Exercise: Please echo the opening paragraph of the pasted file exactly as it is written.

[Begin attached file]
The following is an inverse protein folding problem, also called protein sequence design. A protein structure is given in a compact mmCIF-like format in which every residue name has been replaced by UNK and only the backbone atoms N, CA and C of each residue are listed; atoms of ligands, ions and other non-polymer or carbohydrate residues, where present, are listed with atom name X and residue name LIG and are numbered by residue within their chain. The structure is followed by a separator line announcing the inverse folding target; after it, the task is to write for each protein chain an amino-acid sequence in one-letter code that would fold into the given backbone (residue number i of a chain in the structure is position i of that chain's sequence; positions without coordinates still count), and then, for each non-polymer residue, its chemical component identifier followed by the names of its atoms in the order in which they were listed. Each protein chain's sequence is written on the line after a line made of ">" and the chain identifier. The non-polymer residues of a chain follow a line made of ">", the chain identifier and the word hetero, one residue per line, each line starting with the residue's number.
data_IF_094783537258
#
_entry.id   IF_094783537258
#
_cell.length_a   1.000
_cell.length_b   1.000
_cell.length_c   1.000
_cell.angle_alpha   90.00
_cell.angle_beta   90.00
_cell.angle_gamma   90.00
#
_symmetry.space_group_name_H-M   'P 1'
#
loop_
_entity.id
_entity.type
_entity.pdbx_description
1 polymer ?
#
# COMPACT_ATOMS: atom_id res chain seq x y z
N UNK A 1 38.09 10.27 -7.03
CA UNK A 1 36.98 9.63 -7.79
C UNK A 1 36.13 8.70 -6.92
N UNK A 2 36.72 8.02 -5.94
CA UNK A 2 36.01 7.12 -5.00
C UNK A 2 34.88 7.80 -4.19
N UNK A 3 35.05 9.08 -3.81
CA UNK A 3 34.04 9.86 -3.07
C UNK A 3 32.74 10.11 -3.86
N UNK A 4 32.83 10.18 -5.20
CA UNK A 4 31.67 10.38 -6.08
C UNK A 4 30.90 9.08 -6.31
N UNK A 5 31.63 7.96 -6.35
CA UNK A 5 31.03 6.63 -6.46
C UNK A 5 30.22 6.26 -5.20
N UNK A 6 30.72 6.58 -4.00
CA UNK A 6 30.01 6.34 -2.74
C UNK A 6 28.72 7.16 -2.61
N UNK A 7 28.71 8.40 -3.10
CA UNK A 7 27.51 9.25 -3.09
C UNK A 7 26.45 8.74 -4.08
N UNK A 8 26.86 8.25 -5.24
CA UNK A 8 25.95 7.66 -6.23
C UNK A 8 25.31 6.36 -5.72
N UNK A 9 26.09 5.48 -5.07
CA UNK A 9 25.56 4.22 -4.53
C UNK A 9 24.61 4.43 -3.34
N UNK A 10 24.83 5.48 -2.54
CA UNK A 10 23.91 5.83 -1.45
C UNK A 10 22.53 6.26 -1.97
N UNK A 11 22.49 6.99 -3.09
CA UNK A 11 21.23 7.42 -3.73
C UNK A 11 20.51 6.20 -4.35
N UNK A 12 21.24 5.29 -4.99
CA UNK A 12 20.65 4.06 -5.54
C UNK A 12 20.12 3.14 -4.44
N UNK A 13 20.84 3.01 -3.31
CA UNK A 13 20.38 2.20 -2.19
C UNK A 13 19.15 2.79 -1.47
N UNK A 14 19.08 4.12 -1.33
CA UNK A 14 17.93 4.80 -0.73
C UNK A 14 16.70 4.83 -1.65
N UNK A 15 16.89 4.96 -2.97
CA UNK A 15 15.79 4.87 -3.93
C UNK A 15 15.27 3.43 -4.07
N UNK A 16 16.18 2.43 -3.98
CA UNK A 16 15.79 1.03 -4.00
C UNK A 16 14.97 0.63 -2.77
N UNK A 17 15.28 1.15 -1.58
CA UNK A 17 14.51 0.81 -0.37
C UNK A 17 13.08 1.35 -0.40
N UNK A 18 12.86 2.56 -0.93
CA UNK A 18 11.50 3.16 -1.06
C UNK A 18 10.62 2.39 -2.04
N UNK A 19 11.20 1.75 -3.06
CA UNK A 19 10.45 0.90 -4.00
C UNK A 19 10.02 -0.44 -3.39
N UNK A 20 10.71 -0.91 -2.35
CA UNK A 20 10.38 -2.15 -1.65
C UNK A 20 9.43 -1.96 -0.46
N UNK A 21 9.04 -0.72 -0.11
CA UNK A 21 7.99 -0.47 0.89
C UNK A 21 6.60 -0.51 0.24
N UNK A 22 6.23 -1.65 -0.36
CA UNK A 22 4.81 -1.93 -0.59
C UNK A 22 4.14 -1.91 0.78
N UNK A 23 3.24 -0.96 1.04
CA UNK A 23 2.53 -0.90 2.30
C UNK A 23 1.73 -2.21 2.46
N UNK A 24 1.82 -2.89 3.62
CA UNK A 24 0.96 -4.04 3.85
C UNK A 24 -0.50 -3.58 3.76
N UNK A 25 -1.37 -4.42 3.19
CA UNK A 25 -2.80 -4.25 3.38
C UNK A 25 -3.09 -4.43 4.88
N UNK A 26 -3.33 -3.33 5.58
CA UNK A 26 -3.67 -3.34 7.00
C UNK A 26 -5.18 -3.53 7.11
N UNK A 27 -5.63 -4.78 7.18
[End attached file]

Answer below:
The following is an inverse protein folding problem, also called protein sequence design. A protein structure is given in a compact mmCIF-like format in which every residue name has been replaced by UNK and only the backbone atoms N, CA and C of each residue are listed; atoms of ligands, ions and other non-polymer or carbohydrate residues, where present, are listed with atom name X and residue name LIG and are numbered by residue within their chain. The structure is followed by a separator line announcing the inverse folding target; after it, the task is to write for each protein chain an amino-acid sequence in one-letter code that would fold into the given backbone (residue number i of a chain in the structure is position i of that chain's sequence; positions without coordinates still count), and then, for each non-polymer residue, its chemical component identifier followed by the names of its atoms in the order in which they were listed. Each protein chain's sequence is written on the line after a line made of ">" and the chain identifier. The non-polymer residues of a chain follow a line made of ">", the chain identifier and the word hetero, one residue per line, each line starting with the residue's number.